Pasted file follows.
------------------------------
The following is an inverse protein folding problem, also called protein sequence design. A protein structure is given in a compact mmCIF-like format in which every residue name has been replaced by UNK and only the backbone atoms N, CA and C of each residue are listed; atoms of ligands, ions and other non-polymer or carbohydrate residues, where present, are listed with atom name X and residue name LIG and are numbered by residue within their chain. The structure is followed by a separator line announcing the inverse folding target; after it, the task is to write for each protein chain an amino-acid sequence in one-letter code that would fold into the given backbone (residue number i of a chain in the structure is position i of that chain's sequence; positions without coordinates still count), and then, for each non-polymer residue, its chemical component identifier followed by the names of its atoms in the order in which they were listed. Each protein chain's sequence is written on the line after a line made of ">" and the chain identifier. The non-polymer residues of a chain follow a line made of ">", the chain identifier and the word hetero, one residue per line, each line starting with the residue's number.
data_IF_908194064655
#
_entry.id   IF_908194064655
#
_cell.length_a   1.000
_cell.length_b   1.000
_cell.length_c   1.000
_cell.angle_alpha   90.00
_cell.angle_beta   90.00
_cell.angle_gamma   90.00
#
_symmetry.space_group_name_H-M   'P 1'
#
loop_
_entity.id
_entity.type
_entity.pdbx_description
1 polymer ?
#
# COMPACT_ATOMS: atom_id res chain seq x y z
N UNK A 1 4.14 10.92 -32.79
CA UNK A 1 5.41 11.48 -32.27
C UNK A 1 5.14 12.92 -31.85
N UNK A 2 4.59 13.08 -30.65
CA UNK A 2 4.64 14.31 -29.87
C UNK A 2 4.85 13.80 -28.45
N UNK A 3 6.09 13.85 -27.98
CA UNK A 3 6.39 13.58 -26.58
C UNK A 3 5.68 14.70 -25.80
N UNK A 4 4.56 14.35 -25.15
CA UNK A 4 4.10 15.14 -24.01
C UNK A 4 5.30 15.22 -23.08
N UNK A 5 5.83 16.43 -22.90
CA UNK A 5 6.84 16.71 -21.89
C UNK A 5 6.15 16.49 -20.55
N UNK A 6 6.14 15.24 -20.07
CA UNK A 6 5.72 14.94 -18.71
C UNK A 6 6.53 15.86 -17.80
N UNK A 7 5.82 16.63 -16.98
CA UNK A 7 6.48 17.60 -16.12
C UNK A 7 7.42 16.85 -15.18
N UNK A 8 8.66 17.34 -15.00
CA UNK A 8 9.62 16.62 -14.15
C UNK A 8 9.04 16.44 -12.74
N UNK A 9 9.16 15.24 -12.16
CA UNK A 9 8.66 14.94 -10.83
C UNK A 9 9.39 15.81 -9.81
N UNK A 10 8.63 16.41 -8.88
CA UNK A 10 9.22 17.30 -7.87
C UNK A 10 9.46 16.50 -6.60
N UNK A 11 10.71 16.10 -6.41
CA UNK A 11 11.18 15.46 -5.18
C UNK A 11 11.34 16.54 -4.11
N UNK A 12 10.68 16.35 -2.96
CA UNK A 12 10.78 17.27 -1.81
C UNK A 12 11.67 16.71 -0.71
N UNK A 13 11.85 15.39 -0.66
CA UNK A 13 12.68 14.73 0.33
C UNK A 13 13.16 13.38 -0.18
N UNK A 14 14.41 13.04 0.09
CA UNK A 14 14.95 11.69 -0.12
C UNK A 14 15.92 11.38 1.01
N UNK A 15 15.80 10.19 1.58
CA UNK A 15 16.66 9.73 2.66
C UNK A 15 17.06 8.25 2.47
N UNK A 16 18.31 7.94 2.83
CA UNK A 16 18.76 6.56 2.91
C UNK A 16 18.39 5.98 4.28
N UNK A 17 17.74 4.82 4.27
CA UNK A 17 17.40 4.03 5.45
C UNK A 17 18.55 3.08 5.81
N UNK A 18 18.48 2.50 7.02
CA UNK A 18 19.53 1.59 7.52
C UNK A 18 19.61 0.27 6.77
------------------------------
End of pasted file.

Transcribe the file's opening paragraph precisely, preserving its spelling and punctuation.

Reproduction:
The following is an inverse protein folding problem, also called protein sequence design. A protein structure is given in a compact mmCIF-like format in which every residue name has been replaced by UNK and only the backbone atoms N, CA and C of each residue are listed; atoms of ligands, ions and other non-polymer or carbohydrate residues, where present, are listed with atom name X and residue name LIG and are numbered by residue within their chain. The structure is followed by a separator line announcing the inverse folding target; after it, the task is to write for each protein chain an amino-acid sequence in one-letter code that would fold into the given backbone (residue number i of a chain in the structure is position i of that chain's sequence; positions without coordinates still count), and then, for each non-polymer residue, its chemical component identifier followed by the names of its atoms in the order in which they were listed. Each protein chain's sequence is written on the line after a line made of ">" and the chain identifier. The non-polymer residues of a chain follow a line made of ">", the chain identifier and the word hetero, one residue per line, each line starting with the residue's number.